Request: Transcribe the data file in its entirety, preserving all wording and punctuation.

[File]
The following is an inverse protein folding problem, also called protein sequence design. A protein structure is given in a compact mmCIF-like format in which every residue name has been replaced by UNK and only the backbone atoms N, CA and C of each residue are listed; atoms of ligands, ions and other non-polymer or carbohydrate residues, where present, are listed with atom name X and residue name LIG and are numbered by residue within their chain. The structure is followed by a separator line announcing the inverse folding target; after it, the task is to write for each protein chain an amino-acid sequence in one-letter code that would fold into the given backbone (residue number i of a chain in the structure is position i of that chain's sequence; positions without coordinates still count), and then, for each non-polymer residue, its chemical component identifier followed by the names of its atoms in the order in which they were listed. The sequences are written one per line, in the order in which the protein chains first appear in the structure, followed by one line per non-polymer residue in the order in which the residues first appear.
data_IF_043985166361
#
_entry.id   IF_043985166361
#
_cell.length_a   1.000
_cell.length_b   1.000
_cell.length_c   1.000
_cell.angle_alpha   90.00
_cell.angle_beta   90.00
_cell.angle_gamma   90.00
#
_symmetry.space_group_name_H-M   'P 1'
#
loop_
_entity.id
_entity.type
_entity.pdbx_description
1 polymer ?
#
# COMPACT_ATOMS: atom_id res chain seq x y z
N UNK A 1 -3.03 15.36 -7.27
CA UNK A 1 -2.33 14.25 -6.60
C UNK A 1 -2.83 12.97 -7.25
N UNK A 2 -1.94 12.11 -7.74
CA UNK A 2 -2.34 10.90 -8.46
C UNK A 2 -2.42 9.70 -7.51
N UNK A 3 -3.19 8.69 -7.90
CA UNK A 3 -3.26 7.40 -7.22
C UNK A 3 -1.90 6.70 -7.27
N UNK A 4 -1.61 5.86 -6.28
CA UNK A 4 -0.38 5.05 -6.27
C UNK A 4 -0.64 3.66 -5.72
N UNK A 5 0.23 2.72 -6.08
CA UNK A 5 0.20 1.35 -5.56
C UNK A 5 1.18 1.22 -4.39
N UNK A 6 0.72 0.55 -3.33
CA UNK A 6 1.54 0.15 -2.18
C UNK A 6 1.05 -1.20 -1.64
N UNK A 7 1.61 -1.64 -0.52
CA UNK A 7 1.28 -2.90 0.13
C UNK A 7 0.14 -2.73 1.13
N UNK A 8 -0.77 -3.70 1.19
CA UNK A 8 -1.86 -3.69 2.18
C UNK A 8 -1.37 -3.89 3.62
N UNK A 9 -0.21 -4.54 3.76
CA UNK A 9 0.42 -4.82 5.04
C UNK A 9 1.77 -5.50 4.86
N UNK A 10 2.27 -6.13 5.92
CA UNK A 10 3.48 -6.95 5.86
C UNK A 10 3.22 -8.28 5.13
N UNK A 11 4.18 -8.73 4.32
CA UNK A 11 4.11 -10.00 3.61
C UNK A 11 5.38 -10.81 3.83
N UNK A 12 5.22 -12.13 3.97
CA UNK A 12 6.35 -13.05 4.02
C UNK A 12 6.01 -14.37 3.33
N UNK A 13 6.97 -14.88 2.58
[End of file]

The following is an inverse protein folding problem, also called protein sequence design. A protein structure is given in a compact mmCIF-like format in which every residue name has been replaced by UNK and only the backbone atoms N, CA and C of each residue are listed; atoms of ligands, ions and other non-polymer or carbohydrate residues, where present, are listed with atom name X and residue name LIG and are numbered by residue within their chain. The structure is followed by a separator line announcing the inverse folding target; after it, the task is to write for each protein chain an amino-acid sequence in one-letter code that would fold into the given backbone (residue number i of a chain in the structure is position i of that chain's sequence; positions without coordinates still count), and then, for each non-polymer residue, its chemical component identifier followed by the names of its atoms in the order in which they were listed. The sequences are written one per line, in the order in which the protein chains first appear in the structure, followed by one line per non-polymer residue in the order in which the residues first appear.
data_IF_043985166361
#
_entry.id   IF_043985166361
#
_cell.length_a   1.000
_cell.length_b   1.000
_cell.length_c   1.000
_cell.angle_alpha   90.00
_cell.angle_beta   90.00
_cell.angle_gamma   90.00
#
_symmetry.space_group_name_H-M   'P 1'
#
loop_
_entity.id
_entity.type
_entity.pdbx_description
1 polymer ?
#
# COMPACT_ATOMS: atom_id res chain seq x y z
N UNK A 1 -3.03 15.36 -7.27
CA UNK A 1 -2.33 14.25 -6.60
C UNK A 1 -2.83 12.97 -7.25
N UNK A 2 -1.94 12.11 -7.74
CA UNK A 2 -2.34 10.90 -8.46
C UNK A 2 -2.42 9.70 -7.51
N UNK A 3 -3.19 8.69 -7.90
CA UNK A 3 -3.26 7.40 -7.22
C UNK A 3 -1.90 6.70 -7.27
N UNK A 4 -1.61 5.86 -6.28
CA UNK A 4 -0.38 5.05 -6.27
C UNK A 4 -0.64 3.66 -5.72
N UNK A 5 0.23 2.72 -6.08
CA UNK A 5 0.20 1.35 -5.56
C UNK A 5 1.18 1.22 -4.39
N UNK A 6 0.72 0.55 -3.33
CA UNK A 6 1.54 0.15 -2.18
C UNK A 6 1.05 -1.20 -1.64
N UNK A 7 1.61 -1.64 -0.52
CA UNK A 7 1.28 -2.90 0.13
C UNK A 7 0.14 -2.73 1.13
N UNK A 8 -0.77 -3.70 1.19
CA UNK A 8 -1.86 -3.69 2.18
C UNK A 8 -1.37 -3.89 3.62
N UNK A 9 -0.21 -4.54 3.76
CA UNK A 9 0.42 -4.82 5.04
C UNK A 9 1.77 -5.50 4.86
N UNK A 10 2.27 -6.13 5.92
CA UNK A 10 3.48 -6.95 5.86
C UNK A 10 3.22 -8.28 5.13
N UNK A 11 4.18 -8.73 4.32
CA UNK A 11 4.11 -10.00 3.61
C UNK A 11 5.38 -10.81 3.83
N UNK A 12 5.22 -12.13 3.97
CA UNK A 12 6.35 -13.05 4.02
C UNK A 12 6.01 -14.37 3.33
N UNK A 13 6.97 -14.88 2.58